As a home health aide, Nicole Fletcher, 40, provides personal assistance to the elderly, disabled and those living with chronic conditions in their own homes. She assists them with activities of daily living – including bathing, dressing and eating – and, on occasion, she often stays to help them overnight.
“Sometimes there will be 24-hour cases because the client needs care and cannot be left alone depending on their condition,” she said.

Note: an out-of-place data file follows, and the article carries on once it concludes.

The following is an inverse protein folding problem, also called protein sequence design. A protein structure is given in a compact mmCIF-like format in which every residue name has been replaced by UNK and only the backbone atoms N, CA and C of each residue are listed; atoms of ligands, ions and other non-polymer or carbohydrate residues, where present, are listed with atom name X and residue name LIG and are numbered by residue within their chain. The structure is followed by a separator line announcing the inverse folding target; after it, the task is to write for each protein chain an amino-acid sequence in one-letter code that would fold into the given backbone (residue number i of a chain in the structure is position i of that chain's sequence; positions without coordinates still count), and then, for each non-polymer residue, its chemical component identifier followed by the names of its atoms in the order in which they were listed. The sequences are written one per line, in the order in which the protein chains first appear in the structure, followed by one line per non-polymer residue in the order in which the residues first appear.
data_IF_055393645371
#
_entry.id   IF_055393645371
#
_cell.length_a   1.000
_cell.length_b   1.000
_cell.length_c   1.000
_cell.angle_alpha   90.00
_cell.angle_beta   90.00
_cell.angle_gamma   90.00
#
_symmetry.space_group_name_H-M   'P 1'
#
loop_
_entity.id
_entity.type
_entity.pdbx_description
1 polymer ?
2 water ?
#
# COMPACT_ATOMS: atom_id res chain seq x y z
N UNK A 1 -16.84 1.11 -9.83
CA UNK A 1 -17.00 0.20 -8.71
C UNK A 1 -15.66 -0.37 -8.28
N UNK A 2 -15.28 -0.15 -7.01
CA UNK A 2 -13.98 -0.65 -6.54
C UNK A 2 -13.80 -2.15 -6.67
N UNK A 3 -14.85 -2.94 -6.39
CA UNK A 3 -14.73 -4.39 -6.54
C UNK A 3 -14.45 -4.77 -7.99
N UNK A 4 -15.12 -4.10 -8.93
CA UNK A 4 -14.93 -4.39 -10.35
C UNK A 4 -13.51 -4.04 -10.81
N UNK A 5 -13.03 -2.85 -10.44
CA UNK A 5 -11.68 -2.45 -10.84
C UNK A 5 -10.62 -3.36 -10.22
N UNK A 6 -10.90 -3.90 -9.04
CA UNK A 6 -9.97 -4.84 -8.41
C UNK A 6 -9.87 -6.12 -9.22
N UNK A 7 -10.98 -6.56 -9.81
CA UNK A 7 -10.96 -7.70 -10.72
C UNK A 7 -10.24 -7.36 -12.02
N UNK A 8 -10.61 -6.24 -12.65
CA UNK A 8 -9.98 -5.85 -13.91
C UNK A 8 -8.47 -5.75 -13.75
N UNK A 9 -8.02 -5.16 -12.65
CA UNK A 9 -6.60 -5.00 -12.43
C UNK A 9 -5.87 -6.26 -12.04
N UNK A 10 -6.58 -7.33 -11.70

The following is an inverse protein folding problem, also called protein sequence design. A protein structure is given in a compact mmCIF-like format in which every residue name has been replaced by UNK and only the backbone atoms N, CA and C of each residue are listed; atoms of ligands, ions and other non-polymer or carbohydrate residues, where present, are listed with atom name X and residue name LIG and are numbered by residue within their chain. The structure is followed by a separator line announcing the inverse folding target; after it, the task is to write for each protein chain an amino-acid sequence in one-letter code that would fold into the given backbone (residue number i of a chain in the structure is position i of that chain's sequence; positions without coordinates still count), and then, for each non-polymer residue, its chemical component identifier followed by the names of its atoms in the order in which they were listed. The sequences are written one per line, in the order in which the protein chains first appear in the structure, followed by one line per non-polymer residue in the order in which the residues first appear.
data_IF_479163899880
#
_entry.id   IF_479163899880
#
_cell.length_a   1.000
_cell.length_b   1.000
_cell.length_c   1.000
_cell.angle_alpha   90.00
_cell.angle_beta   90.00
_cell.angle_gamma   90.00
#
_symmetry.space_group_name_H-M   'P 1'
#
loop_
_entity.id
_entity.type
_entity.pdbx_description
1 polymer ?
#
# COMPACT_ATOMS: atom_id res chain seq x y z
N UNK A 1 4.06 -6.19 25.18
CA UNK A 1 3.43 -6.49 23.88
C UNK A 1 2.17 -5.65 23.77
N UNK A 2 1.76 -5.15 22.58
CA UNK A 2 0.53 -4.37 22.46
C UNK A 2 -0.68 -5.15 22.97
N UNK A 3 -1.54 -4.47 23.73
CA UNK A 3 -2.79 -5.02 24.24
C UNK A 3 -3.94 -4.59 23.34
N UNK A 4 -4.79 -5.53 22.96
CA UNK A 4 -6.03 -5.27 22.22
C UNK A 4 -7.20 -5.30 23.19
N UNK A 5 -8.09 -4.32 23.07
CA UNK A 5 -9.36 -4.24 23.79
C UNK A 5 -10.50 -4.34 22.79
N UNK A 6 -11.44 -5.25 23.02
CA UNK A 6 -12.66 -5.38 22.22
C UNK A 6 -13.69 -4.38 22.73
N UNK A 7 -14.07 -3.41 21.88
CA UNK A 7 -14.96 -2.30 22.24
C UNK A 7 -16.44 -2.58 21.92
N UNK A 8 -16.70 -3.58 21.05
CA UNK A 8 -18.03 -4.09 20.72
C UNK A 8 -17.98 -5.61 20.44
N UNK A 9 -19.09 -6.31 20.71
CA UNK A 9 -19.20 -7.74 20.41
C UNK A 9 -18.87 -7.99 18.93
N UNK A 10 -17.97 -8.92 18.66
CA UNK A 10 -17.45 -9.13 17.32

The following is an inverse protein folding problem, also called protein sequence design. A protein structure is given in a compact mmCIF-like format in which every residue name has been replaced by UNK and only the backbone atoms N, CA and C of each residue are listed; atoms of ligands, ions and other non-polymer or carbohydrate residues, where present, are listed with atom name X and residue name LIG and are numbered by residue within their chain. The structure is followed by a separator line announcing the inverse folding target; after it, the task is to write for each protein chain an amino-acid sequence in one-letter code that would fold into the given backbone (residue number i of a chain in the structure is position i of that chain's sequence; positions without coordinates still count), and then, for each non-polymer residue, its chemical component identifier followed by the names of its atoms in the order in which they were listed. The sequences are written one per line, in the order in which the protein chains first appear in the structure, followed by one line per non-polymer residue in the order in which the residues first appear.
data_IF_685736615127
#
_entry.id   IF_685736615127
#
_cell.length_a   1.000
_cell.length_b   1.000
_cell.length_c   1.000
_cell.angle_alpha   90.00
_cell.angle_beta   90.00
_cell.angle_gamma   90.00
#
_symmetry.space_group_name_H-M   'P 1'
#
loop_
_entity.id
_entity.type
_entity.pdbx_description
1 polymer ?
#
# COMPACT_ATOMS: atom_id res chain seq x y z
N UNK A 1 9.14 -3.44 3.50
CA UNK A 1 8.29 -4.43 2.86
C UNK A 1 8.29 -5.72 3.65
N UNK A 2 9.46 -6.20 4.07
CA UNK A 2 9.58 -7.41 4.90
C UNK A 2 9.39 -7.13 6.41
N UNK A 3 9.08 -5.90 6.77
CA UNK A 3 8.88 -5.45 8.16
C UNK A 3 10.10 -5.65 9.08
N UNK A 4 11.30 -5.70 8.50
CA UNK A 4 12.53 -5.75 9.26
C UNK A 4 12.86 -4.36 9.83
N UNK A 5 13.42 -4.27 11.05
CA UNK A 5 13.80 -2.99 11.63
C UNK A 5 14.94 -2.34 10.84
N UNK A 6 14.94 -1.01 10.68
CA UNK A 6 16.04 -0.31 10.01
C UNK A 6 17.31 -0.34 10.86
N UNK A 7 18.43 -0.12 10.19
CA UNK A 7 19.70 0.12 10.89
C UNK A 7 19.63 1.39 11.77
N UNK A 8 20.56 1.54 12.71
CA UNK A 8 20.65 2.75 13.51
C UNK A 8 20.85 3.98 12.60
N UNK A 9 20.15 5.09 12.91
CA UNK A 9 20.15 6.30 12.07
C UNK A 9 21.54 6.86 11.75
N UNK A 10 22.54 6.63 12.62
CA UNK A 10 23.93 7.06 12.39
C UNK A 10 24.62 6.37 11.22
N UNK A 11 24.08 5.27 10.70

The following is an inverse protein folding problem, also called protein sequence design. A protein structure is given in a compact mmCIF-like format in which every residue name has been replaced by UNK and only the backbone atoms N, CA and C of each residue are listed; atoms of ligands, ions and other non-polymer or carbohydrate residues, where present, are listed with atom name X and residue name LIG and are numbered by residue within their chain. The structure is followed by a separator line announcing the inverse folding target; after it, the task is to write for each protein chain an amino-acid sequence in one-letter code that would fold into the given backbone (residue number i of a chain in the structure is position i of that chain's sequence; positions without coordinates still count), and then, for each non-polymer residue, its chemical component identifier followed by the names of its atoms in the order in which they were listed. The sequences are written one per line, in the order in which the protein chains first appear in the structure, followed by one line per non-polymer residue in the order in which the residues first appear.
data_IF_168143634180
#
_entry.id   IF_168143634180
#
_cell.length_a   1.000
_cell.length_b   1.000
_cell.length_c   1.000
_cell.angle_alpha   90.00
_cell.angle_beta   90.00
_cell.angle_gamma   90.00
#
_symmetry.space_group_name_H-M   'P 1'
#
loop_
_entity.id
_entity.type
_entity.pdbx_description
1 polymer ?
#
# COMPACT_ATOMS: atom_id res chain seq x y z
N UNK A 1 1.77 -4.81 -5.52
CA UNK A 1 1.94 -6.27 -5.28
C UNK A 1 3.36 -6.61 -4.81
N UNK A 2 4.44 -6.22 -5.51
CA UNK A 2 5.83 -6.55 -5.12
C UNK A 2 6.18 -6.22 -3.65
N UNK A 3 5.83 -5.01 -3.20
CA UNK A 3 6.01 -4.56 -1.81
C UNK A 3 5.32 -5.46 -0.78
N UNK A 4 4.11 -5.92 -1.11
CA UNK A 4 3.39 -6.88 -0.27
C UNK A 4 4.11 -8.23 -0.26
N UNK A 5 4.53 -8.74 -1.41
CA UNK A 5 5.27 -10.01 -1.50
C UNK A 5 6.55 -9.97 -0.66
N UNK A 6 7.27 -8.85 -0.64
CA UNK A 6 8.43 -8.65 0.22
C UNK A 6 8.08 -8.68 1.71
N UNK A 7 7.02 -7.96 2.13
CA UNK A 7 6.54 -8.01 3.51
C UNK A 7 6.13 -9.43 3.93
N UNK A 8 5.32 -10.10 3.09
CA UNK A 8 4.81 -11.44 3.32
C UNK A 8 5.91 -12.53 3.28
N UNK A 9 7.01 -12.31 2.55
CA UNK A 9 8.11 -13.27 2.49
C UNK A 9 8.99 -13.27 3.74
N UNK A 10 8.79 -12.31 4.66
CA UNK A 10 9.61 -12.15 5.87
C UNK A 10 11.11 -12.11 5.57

Working for a District of Columbia-based company, she earns more than the minimum wage and is paid time-and-a-half for every hour she works beyond her usual 40 per week. But unlike Fletcher, close to 2 million in-home care workers and personal care aides in the United States don’t always get paid for overtime work or receive minimum wage, according to the U.S. Department of Labor. They are explicitly excluded from a key federal wage law that carved out exceptions for causal babysitters and companions for people who are sick or disabled. (more…)